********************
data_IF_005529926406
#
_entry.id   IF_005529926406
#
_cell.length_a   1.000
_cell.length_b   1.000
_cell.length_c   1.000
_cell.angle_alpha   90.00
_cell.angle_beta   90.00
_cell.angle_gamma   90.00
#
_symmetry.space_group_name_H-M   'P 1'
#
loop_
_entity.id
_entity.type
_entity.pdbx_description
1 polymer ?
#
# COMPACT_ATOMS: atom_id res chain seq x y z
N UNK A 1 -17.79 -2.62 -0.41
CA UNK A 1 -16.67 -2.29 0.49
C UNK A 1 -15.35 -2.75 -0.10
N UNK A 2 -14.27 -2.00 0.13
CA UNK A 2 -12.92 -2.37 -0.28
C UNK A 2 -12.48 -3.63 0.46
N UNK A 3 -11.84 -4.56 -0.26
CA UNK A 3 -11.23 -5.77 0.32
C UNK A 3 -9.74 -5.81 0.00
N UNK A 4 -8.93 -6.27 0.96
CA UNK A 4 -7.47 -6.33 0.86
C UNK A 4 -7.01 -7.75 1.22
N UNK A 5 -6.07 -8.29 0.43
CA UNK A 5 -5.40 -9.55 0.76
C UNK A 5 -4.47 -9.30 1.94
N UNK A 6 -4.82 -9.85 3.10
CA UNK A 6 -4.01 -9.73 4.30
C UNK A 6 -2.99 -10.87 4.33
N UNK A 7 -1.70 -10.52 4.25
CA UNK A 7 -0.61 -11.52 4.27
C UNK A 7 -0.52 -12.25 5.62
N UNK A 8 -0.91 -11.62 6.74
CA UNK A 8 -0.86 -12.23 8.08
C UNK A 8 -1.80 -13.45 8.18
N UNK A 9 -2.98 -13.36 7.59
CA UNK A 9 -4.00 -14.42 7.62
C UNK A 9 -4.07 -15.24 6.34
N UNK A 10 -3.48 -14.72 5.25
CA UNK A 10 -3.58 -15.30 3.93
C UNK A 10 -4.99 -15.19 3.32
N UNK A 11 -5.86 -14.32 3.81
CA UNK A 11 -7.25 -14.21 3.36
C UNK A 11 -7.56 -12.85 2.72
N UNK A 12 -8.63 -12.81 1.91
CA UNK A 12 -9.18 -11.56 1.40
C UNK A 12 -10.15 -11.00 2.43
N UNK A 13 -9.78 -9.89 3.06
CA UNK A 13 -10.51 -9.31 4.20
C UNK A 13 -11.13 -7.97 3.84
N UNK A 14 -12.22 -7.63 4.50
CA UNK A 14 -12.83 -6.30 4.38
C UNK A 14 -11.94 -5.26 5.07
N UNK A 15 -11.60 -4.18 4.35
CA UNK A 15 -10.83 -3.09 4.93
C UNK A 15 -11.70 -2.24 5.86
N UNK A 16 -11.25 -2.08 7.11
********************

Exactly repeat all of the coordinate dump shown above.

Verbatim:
data_IF_005529926406
#
_entry.id   IF_005529926406
#
_cell.length_a   1.000
_cell.length_b   1.000
_cell.length_c   1.000
_cell.angle_alpha   90.00
_cell.angle_beta   90.00
_cell.angle_gamma   90.00
#
_symmetry.space_group_name_H-M   'P 1'
#
loop_
_entity.id
_entity.type
_entity.pdbx_description
1 polymer ?
#
# COMPACT_ATOMS: atom_id res chain seq x y z
N UNK A 1 -17.79 -2.62 -0.41
CA UNK A 1 -16.67 -2.29 0.49
C UNK A 1 -15.35 -2.75 -0.10
N UNK A 2 -14.27 -2.00 0.13
CA UNK A 2 -12.92 -2.37 -0.28
C UNK A 2 -12.48 -3.63 0.46
N UNK A 3 -11.84 -4.56 -0.26
CA UNK A 3 -11.23 -5.77 0.32
C UNK A 3 -9.74 -5.81 0.00
N UNK A 4 -8.93 -6.27 0.96
CA UNK A 4 -7.47 -6.33 0.86
C UNK A 4 -7.01 -7.75 1.22
N UNK A 5 -6.07 -8.29 0.43
CA UNK A 5 -5.40 -9.55 0.76
C UNK A 5 -4.47 -9.30 1.94
N UNK A 6 -4.82 -9.85 3.10
CA UNK A 6 -4.01 -9.73 4.30
C UNK A 6 -2.99 -10.87 4.33
N UNK A 7 -1.70 -10.52 4.25
CA UNK A 7 -0.61 -11.52 4.27
C UNK A 7 -0.52 -12.25 5.62
N UNK A 8 -0.91 -11.62 6.74
CA UNK A 8 -0.86 -12.23 8.08
C UNK A 8 -1.80 -13.45 8.18
N UNK A 9 -2.98 -13.36 7.59
CA UNK A 9 -4.00 -14.42 7.62
C UNK A 9 -4.07 -15.24 6.34
N UNK A 10 -3.48 -14.72 5.25
CA UNK A 10 -3.58 -15.30 3.93
C UNK A 10 -4.99 -15.19 3.32
N UNK A 11 -5.86 -14.32 3.81
CA UNK A 11 -7.25 -14.21 3.36
C UNK A 11 -7.56 -12.85 2.72
N UNK A 12 -8.63 -12.81 1.91
CA UNK A 12 -9.18 -11.56 1.40
C UNK A 12 -10.15 -11.00 2.43
N UNK A 13 -9.78 -9.89 3.06
CA UNK A 13 -10.51 -9.31 4.20
C UNK A 13 -11.13 -7.97 3.84
N UNK A 14 -12.22 -7.63 4.50
CA UNK A 14 -12.83 -6.30 4.38
C UNK A 14 -11.94 -5.26 5.07
N UNK A 15 -11.60 -4.18 4.35
CA UNK A 15 -10.83 -3.09 4.93
C UNK A 15 -11.70 -2.24 5.86
N UNK A 16 -11.25 -2.08 7.11